Gr 3-5 Seven stories, in chronological order, introduce women in various times and countries who passed for men in order to get around restrictive societal codes. Most of the selections are quietly charming, with a mild wit in their execution. The bold black-and-white art clearly depicts each account, allowing breathing room for both the occasional piece of visual flair and the accessible narratives. Most of the stories feel similar in tone and presentation. There are variations in the storytelling, just not always for the best. The chapter on James Barry is curiously disconnected, as if the author were lacking credible sources, and the one on Ellen Craft is considerably narrower in scope and event than those of her fellows. But the tale of the Viking pirate Alfhild is undeniably fun, and the ending and message with regard to a girl fighting during the American Civil War provide an effective close for the volume. Amiable and slight, the book ends with a brief list of books that expand on each figure. Benjamin Russell, Belmont High School, NH
Voice of Youth Advocates
Spanning 3,000 years of world history and four continents, this title presents a collective biography of seven gender-bending women. Hatshepsut donned a pharoah's garb to advance her power in ancient Egypt. Mulan and Sarah Rosetta Wakeman posed as male soldiers to fight the Huns and the Confederate Rebels, respectively. Alfhild and Esther Brandeau rebelled against Europe's gender roles by sailing the high seas as men. James Barry was born a woman but lived as a man for years, pursuing higher education and eventually becoming an eminent surgeon in the British Army. The brevity and graphic format makes the book quick, easy, and eye-catching. It might serve best as a springboard for research ideas. A lack of citations or sources makes it unsuitable for reports, yet it provides just enough tantalizing information about each subject to whet the reader's appetite to seek out other resources. Hughes and Dawson offer a meager list of seven further reading recommendations (one for each person profiled) that are geared toward a juvenile audience. Two of the suggestions are, oddly enough, novels instead of nonfiction. The illustrations are stark, woodcut-esque renderings of action in black and white. Sometimes, however, the lack of detail makes it difficult to discern the main subject from the other characters, particularly in the profile of Hatshepsut. Nevertheless the book is probably one of the few-perhaps only-graphic works available on this topic.-Angelica Delgado.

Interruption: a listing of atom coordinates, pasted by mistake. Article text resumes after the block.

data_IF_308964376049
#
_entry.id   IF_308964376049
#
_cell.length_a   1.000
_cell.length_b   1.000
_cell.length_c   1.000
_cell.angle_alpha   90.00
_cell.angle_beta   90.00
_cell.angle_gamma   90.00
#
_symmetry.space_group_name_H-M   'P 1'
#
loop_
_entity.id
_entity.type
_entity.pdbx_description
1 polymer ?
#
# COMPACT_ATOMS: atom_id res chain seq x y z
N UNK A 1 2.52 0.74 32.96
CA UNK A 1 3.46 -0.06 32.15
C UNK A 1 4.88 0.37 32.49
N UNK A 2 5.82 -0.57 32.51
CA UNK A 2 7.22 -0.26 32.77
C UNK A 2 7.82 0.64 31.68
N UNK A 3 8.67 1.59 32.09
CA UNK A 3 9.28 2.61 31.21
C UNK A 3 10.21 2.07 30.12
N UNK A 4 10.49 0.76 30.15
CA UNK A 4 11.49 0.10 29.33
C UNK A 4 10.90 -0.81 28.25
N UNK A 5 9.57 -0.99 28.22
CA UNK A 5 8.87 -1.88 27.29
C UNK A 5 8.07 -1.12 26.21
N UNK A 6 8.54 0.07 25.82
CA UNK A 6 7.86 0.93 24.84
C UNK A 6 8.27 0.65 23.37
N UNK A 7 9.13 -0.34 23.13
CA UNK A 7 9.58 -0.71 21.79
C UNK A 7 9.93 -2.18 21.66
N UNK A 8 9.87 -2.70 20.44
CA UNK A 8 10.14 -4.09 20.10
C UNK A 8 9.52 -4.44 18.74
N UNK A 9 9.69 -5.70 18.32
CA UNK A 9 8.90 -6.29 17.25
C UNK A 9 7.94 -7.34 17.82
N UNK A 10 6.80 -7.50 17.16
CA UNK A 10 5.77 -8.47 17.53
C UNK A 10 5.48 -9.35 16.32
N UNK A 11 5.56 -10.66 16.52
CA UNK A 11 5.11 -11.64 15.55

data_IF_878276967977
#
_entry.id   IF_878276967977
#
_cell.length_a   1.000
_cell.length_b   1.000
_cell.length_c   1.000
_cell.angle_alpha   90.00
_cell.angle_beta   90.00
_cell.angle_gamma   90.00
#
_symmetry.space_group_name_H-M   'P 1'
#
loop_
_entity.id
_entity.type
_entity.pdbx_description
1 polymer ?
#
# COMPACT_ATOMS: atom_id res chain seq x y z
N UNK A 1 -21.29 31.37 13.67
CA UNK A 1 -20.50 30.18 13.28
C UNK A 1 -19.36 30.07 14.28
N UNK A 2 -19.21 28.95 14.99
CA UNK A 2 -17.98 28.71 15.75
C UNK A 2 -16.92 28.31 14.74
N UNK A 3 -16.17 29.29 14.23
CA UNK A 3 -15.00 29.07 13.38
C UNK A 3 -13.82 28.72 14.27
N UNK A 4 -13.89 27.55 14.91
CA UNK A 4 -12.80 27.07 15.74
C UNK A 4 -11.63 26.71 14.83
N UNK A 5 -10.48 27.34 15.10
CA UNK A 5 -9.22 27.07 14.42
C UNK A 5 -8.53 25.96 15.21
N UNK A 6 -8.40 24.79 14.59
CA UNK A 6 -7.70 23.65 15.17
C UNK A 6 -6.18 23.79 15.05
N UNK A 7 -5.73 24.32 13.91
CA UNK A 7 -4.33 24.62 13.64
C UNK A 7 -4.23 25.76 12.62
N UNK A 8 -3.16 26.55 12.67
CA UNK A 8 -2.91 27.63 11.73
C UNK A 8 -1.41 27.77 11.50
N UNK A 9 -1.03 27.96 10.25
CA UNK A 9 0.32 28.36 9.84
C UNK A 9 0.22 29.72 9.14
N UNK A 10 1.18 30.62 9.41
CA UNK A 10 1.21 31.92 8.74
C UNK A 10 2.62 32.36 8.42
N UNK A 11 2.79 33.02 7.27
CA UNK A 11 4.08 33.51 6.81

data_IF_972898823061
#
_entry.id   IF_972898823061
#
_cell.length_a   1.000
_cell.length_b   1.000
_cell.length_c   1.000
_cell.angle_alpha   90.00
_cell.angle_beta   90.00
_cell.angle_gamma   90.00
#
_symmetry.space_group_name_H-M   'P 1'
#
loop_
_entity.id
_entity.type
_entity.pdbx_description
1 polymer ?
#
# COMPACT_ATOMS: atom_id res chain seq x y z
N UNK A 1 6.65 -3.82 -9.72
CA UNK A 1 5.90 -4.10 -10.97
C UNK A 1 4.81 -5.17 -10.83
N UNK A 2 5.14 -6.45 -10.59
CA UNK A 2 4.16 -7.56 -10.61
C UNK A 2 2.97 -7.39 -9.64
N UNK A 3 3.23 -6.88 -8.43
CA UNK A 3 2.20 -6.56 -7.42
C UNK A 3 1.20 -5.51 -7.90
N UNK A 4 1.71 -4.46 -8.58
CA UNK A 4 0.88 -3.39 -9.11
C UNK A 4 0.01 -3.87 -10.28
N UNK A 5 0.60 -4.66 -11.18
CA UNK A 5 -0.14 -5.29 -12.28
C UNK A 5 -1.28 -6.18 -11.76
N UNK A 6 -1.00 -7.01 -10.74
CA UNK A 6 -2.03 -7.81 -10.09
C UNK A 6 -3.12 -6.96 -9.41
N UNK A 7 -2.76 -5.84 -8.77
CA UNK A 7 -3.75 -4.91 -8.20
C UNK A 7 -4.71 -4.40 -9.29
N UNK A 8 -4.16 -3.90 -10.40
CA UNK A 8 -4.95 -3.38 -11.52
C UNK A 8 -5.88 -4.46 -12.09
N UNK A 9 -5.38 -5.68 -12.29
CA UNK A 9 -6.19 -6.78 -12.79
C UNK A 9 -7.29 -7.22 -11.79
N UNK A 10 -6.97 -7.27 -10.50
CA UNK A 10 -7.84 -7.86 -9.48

Reviewing Agencies: - Find Other Reviewed Titles
ALA Booklist
Horn Book (Wed Apr 01 00:00:00 CDT 2009)
Kirkus Reviews
School Library Journal (Mon Sep 01 00:00:00 CDT 2008)
Voice of Youth Advocates
Bibliography Index/Note: Includes bibliographical references (page 80).
Word Count: 5,599
Reading Level: 3.9
Interest Level: 4-7
Accelerated Reader: reading level: 3.9 / points: 1.0 / quiz: 123735 / grade: Middle Grades
Guided Reading Level: V

A female pharaoh? A woman general in the Kahn's army? A female Viking raider? No way, you say? Look again. Appearances can be deceiving ...

Based on legends, poems, letters and first-hand accounts, these seven biographical tales tell of women who disguised themselves as men. From ancient Egypt through the Middle Ages to the 19th century, this historically accurate graphic treatment is perfect to transport readers back to bygone eras. The lives of these daring women were often filled with danger and the fear of discovery. However, for the sake of freedom, ambition, love or adventure, these women risked everything. No Girls Allowed brings a contemporary edge to a part of history largely untold - until now.